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David Palomar: flamenco heritage and compás

The cantaor from Cádiz performed a magnificent recital in the privileged setting of Itálica’s Roman theater.

Photos: Daniel de García


Anyone who has ever attended a recital by David Palomar (Cádiz, 1977) is well acquainted with the high quality of his shows. Not just because he’s been the foremost cantaor of Cádiz for many years, but also because of his total commitment and the splendor of his live performances. “David Palomar + Sexteto”, a production included in the series Flamenco Patrimonio (”Flamenco Heritage”) of the Junta de Andalusia’s Culture Department, had the additional allure of including six of the best musicians in arte flamenco (six!).

The idea is to create several summer festivals held in the old Roman Theaters of Andalusia, adding a touch of excellence to the musical production. The Itálica theater, located in Santiponce (Seville province), is perfectly suited for this, both for its fantastic acoustics and for its state of preservation. Looking at the lineup of musicians over the pulpitum surrounded by ten marble columns, with the half-moon reflected in the orchestra crescent, was enough to get the spectators’ hearts pumping and the artists inspired.

“It’s amazing what the Romans were able to do without cement, considering how hard is to build anything today”, said David, greeting the spectators. He already had the public in his pocket, something he learned from his mentors, like Chano Lobato or Mariana Cornejo, whom he evoked the whole evening at every gesture. That was after a warm nana dedicated to his son, blessed vine, and a magnificent medley of garrotín, cantes del Piyayo and tangos del Titi de Triana.

The seguiriyas were somehow hurried and lacked the depth customary of this cantaor from Cádiz. The one who achieved superb notes was Juan José Alba, who brought the darkest sounds of the ensemble from Chiclana. His falseta de Javier Molina earned oles and more oles from the public, so much so that David gave his all and saved face by singing Tomás el Nitri’s “Camino de Bollullos”. He then took us to the peak of his cante with the soleares of Ramón Jarana, Paquirri and El Chozas de Jerez, which he performed with all his heart after the tangos caeteros of Niño del Mentidero and the slow bulerías of Alfonso Gaspar, two of his role models.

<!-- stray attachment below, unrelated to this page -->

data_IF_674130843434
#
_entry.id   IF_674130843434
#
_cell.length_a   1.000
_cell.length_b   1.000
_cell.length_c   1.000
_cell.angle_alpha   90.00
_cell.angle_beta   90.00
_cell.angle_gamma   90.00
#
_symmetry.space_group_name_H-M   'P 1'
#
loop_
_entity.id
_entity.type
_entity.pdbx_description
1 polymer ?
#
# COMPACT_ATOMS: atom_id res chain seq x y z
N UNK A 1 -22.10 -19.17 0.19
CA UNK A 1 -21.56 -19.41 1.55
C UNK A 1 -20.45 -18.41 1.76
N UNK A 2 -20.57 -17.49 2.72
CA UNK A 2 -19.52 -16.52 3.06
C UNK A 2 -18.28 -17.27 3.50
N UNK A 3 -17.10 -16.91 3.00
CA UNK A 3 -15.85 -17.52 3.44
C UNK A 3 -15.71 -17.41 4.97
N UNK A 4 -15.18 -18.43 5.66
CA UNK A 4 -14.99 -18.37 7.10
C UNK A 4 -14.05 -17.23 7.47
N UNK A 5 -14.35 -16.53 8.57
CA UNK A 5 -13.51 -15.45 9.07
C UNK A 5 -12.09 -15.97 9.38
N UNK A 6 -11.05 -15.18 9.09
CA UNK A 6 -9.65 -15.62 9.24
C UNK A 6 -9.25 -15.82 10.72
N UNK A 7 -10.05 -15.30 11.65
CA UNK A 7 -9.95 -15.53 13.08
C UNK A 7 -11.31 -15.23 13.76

Then it was the turn of the tropical rhythms, as he announced to the public’s delight. In those, David is unmatched. The transverse flute of Diego Villegas (Sanlúcar de Barrameda, 1987) called por alegrías and a touch of freshness was added by the voices of Anabel Rivera and Roberto Jaén, who played hide-and-seek with his percussionist hands. David sang cantiñas de las Mirris and the elegant figure of Abel Harana swept the 2000-year-old stage a compás.

The intimate moment was provided by David and the violin of the Frenchman Alexis Lefèvre, as they whispered a bolero of Nelson Pinedo and then performed Sevillanas (¡flamenquísimas!) dedicated to Manolo Caracol, Lola Flores, Carmen Amaya and Camarón de la Isla. All of this was seasoned by the soprano saxophone of Diego Villegas, who was amazing the whole evening.

From there we got to two and a half hours of performance with bulerías, tangos carnavaleros, tanguillos de Cádiz and Chano Lobato’s rumbaCacharrito”. Then the king of compás from La Viña looked at the stands yearning for the approval of the spectators, who gave him their thumbs up. Ave, gladiator, the lovers of flamenco salute you.


Event notes:

Show: David Palomar + SextetoSeries: Flamenco Patrimonio
Place: Itálica’s Roman Theater, Santiponce, Seville.Date: July 19, 2018
Cante: David Palomar
Guitar: Juan José Alba
Baile / palmas: Abel Harana
Percussion / chorus: Roberto Jaén
Palmas / chorus: Anabel Rivera
Harmonica, saxophone and transverse flute: Diego Villegas
Violin: Alexis Lefèvre


Filólogo madrileño. Media vida en Sevilla. Centinela de las palabras. Lo jondo le acelera peligrosamente el corazón.